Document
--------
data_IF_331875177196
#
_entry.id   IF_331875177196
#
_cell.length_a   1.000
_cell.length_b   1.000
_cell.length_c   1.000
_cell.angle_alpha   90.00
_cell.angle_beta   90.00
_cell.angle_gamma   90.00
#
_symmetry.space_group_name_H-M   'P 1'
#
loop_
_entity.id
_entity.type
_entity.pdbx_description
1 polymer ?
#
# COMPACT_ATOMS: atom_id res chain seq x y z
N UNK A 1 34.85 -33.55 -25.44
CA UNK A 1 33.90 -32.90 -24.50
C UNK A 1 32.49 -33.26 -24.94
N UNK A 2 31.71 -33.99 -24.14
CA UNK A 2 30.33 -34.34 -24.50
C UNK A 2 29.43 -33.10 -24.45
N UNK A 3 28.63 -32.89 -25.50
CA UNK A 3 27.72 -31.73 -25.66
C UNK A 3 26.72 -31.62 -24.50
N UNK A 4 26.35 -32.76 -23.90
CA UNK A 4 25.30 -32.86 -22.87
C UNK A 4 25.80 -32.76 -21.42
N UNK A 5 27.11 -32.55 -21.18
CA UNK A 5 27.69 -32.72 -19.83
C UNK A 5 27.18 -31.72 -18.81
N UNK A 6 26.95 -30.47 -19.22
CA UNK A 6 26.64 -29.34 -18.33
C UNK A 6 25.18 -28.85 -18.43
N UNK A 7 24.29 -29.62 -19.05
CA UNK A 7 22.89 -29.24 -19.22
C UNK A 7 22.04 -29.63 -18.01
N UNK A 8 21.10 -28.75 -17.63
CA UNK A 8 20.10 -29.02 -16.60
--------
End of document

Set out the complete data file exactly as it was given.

data_IF_331875177196
#
_entry.id   IF_331875177196
#
_cell.length_a   1.000
_cell.length_b   1.000
_cell.length_c   1.000
_cell.angle_alpha   90.00
_cell.angle_beta   90.00
_cell.angle_gamma   90.00
#
_symmetry.space_group_name_H-M   'P 1'
#
loop_
_entity.id
_entity.type
_entity.pdbx_description
1 polymer ?
#
# COMPACT_ATOMS: atom_id res chain seq x y z
N UNK A 1 34.85 -33.55 -25.44
CA UNK A 1 33.90 -32.90 -24.50
C UNK A 1 32.49 -33.26 -24.94
N UNK A 2 31.71 -33.99 -24.14
CA UNK A 2 30.33 -34.34 -24.50
C UNK A 2 29.43 -33.10 -24.45
N UNK A 3 28.63 -32.89 -25.50
CA UNK A 3 27.72 -31.73 -25.66
C UNK A 3 26.72 -31.62 -24.50
N UNK A 4 26.35 -32.76 -23.90
CA UNK A 4 25.30 -32.86 -22.87
C UNK A 4 25.80 -32.76 -21.42
N UNK A 5 27.11 -32.55 -21.18
CA UNK A 5 27.69 -32.72 -19.83
C UNK A 5 27.18 -31.72 -18.81
N UNK A 6 26.95 -30.47 -19.22
CA UNK A 6 26.64 -29.34 -18.33
C UNK A 6 25.18 -28.85 -18.43
N UNK A 7 24.29 -29.62 -19.05
CA UNK A 7 22.89 -29.24 -19.22
C UNK A 7 22.04 -29.63 -18.01
N UNK A 8 21.10 -28.75 -17.63
CA UNK A 8 20.10 -29.02 -16.60